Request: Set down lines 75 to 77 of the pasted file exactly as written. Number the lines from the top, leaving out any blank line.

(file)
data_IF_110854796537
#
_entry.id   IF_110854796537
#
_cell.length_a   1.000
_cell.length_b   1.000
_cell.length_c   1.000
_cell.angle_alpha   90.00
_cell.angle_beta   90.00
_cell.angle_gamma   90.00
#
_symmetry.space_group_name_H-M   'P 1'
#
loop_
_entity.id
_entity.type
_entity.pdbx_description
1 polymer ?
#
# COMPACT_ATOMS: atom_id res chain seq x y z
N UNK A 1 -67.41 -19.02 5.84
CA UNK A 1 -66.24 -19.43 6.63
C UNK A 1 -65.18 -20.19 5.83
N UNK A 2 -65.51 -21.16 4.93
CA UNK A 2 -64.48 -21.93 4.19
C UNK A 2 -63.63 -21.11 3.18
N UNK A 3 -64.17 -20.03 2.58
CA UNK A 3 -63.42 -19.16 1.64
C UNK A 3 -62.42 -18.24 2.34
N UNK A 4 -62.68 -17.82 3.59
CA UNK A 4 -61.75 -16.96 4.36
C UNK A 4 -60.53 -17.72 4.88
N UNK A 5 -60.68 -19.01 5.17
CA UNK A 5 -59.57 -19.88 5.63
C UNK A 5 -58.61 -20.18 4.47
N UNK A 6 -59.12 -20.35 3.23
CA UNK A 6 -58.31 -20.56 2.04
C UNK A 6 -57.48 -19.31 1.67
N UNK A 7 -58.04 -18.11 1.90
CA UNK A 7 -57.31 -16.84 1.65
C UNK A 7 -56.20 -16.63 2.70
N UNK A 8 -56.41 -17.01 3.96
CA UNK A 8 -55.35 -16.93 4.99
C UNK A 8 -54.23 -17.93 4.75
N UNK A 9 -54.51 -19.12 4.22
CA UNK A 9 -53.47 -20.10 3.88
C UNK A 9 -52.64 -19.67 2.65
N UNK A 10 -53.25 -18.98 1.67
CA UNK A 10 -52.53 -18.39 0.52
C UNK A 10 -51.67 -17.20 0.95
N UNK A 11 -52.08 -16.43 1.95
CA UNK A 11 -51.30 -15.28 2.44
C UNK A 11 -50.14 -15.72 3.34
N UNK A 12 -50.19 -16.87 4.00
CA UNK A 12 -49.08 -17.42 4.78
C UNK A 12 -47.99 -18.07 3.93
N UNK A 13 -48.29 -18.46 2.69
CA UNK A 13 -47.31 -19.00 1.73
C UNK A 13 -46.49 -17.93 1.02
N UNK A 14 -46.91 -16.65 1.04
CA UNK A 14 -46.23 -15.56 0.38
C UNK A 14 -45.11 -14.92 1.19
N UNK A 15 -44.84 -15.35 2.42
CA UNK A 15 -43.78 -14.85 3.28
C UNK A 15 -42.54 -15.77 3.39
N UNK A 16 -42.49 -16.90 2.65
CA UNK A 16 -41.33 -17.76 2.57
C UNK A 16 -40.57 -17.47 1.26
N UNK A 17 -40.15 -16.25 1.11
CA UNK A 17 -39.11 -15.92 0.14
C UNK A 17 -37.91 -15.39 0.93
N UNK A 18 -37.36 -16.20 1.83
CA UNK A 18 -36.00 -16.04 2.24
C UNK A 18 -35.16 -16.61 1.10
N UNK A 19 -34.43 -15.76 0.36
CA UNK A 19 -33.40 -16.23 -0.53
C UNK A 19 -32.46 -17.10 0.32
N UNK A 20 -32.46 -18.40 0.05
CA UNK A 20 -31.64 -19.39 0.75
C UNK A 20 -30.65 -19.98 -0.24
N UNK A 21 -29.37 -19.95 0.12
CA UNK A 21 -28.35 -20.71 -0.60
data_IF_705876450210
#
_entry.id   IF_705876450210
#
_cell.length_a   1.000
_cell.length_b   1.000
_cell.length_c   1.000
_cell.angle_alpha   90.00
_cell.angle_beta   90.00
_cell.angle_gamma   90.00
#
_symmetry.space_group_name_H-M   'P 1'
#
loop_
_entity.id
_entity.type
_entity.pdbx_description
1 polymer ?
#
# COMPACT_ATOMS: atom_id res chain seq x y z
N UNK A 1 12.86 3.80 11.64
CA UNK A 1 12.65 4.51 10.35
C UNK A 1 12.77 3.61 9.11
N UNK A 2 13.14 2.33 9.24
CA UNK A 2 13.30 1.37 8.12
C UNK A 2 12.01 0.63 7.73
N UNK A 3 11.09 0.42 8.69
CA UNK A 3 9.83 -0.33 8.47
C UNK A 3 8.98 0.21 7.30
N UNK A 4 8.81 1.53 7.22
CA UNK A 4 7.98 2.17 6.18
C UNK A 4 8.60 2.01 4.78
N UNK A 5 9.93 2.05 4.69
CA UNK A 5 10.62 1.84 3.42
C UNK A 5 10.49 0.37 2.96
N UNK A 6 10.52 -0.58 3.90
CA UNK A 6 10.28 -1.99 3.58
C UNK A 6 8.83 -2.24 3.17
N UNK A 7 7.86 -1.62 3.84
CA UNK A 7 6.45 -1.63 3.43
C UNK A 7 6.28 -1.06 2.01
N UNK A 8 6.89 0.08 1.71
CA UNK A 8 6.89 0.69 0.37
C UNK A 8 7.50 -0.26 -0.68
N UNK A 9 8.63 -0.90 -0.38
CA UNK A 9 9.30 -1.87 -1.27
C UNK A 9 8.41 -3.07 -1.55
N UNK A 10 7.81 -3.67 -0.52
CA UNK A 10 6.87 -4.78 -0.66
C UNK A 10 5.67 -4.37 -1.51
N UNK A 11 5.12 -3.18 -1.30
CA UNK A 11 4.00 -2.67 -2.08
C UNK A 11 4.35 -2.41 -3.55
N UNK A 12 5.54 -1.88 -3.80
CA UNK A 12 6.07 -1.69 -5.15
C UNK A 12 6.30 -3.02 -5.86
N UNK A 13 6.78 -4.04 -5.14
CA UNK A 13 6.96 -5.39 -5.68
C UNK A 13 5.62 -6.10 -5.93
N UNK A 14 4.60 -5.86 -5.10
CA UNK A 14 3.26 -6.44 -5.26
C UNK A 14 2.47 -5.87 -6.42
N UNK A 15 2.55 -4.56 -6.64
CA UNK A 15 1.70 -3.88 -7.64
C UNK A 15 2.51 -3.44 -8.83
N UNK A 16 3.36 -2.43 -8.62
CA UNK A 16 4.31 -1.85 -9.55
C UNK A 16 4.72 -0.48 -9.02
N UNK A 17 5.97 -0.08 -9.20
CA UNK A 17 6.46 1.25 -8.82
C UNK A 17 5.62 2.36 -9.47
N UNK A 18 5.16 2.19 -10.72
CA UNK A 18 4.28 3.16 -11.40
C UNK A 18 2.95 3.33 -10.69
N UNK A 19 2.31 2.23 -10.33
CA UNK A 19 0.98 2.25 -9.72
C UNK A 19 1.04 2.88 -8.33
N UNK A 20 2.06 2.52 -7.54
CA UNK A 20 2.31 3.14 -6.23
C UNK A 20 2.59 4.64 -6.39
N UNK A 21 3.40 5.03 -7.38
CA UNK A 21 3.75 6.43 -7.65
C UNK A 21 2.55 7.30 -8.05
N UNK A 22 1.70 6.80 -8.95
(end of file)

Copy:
N UNK A 19 -34.43 -15.76 0.36
CA UNK A 19 -33.40 -16.23 -0.53
C UNK A 19 -32.46 -17.10 0.32